But the incarnate god was not reserved just for royalty. The Egyptians believed that when a person died, his "ba," the spirit associated with one's character and personality, leaves the body to find a new vessel in which to be reborn. The souls of the departed continue to return to new bodies for an infinite cycle.

There have been several research papers on the subject. Scientists interviewed various people from different parts of the globe who claimed to have remembered clear details of their past lives. Scientists then would take this information and try to independently verify the recalled facts. In several instances, researchers concluded that the interviewees remembered things that they could have not known (personal information, names of relatives, phone numbers, houses, etc) that were not accessible to them in the present time.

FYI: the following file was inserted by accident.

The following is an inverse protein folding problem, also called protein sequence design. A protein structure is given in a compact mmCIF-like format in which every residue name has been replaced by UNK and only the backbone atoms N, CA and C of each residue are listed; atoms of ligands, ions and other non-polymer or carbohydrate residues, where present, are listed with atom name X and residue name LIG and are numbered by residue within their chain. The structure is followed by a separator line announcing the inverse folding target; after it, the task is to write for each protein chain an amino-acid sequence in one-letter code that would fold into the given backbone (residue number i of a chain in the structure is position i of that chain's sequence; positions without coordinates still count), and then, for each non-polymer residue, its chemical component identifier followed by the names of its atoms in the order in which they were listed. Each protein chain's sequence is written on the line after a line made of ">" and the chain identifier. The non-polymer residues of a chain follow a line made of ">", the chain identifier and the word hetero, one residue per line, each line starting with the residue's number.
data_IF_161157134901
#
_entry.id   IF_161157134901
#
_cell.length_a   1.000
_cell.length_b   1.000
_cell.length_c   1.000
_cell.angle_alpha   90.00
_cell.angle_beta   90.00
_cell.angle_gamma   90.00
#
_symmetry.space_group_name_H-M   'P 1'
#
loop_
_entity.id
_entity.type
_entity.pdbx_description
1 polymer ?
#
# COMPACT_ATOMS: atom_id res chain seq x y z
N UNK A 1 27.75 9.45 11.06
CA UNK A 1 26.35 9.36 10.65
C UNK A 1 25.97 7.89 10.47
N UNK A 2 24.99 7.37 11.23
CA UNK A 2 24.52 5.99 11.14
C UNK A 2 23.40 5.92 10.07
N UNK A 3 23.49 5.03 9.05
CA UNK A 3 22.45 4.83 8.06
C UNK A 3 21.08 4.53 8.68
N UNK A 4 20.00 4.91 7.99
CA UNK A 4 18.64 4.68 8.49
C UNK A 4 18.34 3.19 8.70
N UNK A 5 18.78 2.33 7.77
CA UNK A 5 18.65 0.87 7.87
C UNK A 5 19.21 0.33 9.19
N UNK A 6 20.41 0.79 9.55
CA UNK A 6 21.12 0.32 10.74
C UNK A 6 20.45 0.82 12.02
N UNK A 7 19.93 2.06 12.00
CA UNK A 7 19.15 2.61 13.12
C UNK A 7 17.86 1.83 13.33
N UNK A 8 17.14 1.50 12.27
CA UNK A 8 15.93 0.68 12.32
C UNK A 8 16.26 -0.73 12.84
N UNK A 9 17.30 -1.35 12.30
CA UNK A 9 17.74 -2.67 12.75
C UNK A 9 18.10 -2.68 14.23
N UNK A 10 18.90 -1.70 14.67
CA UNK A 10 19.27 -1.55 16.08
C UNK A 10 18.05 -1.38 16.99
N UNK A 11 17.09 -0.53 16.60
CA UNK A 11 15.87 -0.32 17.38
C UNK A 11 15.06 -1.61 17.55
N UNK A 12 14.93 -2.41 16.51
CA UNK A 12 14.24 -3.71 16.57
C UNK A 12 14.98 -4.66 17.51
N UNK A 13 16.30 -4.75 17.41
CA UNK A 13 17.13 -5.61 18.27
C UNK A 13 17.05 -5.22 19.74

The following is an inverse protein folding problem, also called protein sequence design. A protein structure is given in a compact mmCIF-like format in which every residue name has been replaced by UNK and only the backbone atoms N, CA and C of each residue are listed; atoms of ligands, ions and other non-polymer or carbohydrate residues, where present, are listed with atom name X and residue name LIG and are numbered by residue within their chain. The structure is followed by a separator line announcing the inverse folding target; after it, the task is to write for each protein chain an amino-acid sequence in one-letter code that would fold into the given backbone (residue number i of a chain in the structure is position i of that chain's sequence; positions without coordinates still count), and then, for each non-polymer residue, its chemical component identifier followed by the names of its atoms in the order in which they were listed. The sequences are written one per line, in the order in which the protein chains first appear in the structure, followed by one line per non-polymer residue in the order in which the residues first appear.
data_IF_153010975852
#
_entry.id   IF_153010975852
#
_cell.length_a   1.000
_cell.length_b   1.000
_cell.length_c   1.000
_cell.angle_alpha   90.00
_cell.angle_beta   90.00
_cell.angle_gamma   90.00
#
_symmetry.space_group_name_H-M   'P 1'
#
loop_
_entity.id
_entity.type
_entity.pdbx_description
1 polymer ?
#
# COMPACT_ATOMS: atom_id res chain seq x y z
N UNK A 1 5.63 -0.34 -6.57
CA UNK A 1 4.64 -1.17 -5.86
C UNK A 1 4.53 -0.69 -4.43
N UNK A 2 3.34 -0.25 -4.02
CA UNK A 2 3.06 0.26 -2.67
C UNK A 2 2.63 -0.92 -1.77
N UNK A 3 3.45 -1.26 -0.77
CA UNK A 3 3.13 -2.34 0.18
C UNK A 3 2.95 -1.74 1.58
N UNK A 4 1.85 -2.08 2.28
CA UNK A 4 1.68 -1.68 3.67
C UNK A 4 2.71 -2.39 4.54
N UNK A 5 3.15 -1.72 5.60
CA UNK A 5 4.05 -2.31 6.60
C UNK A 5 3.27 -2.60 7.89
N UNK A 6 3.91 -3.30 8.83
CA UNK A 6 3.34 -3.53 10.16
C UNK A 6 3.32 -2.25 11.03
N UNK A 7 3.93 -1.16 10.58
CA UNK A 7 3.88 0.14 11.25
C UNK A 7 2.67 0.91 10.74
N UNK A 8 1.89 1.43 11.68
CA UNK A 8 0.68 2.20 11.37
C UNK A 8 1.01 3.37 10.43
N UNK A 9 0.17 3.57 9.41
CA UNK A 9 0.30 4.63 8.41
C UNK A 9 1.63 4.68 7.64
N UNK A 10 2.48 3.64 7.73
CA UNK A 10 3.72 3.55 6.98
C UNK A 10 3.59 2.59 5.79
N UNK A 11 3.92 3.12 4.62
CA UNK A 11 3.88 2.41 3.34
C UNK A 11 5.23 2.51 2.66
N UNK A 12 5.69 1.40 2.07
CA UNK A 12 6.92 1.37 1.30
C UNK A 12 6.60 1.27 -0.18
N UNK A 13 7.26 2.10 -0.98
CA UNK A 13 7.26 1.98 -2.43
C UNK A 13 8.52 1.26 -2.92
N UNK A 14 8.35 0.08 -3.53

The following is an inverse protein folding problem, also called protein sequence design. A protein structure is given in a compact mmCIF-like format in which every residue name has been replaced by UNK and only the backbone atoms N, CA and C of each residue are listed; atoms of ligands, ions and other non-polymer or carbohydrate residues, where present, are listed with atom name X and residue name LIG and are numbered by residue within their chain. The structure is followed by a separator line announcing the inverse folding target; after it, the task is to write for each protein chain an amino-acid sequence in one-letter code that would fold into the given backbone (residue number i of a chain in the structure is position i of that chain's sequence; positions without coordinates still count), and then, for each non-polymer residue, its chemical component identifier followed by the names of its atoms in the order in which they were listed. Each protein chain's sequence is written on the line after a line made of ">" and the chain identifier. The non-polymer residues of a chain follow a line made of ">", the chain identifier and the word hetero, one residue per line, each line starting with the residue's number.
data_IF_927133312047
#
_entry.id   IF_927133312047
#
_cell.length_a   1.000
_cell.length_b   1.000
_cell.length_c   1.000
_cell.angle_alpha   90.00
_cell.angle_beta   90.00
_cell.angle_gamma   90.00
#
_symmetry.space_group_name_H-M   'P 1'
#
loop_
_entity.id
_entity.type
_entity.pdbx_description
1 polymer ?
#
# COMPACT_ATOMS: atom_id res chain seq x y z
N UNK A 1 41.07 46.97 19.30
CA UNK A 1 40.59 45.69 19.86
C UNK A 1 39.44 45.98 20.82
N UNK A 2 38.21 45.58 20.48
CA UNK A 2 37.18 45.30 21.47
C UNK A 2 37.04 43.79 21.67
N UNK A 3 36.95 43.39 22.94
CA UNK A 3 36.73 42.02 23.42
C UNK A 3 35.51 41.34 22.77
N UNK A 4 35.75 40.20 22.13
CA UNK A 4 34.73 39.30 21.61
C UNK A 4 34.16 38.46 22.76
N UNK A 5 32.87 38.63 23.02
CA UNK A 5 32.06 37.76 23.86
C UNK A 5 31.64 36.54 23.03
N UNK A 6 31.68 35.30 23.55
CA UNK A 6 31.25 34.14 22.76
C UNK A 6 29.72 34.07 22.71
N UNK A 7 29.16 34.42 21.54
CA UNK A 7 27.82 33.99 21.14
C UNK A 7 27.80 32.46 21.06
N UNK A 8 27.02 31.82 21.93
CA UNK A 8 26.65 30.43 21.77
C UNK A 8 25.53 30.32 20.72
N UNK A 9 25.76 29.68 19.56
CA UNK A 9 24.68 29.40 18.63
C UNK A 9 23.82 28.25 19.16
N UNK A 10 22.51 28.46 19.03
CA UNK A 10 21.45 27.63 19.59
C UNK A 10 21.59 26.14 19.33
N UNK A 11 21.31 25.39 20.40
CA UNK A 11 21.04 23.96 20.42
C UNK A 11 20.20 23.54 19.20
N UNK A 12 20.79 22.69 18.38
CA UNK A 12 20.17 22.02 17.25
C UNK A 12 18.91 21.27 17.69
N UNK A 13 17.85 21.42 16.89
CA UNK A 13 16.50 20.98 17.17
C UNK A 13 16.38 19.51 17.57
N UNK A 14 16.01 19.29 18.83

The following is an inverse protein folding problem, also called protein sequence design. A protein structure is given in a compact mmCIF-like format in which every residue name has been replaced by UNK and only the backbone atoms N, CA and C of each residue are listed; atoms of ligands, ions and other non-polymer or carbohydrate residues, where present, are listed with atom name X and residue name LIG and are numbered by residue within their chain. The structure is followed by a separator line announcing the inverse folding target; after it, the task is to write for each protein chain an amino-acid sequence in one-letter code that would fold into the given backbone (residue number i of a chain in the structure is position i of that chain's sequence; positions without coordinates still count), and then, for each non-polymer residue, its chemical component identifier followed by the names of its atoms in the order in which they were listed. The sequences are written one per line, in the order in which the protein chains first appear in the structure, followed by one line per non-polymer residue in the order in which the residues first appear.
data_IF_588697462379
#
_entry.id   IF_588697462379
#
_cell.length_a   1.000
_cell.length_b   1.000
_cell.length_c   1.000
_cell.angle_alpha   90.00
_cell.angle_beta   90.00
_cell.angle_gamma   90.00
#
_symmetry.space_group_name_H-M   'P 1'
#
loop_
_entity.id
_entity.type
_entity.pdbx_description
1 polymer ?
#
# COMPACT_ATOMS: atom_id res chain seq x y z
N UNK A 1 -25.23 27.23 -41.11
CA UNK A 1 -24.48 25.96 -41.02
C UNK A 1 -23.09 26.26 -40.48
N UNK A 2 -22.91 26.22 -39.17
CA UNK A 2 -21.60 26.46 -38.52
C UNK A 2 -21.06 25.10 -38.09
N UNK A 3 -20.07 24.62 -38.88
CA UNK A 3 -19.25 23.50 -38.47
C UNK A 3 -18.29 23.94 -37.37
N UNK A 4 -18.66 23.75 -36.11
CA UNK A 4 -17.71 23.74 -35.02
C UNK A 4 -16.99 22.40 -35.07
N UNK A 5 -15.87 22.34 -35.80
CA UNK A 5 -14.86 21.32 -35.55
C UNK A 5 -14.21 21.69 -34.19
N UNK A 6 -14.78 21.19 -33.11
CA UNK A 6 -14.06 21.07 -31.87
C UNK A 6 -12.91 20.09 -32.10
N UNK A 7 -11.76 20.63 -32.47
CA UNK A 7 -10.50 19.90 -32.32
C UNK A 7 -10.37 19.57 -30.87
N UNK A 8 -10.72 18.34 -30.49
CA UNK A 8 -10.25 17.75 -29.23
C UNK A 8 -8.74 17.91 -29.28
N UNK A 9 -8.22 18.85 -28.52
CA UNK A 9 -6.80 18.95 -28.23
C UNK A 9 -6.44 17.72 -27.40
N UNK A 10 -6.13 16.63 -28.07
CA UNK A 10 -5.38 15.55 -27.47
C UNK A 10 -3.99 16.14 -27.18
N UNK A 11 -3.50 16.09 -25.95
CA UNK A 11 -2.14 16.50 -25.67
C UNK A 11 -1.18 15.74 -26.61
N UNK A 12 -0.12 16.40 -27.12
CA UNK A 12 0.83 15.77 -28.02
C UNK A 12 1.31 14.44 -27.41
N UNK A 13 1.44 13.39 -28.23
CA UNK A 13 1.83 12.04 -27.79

There has always been a puzzle when reproduction happens in people. When the egg and sperm fuse, historically it was said there is a "spark of life," some form of energy which gives rise to fertility to the newborn. Theorists think that spark of energy may be a soul that the fuels the rebirth of a spirit.

On the other extreme, in the realm of B-movie sci-fi, science knows of all the elements of a human body, its chemical composition and structure. In theory, what is missing from the base elements is a form of electrical current that makes the human organs (including brain) function. In Frankenstein, the mad scientist uses lightning bolts to jump start "life" in a corpse. This "re-animation" is different than reincarnation since the former tries to re-use the old vessel to bring back a person's life.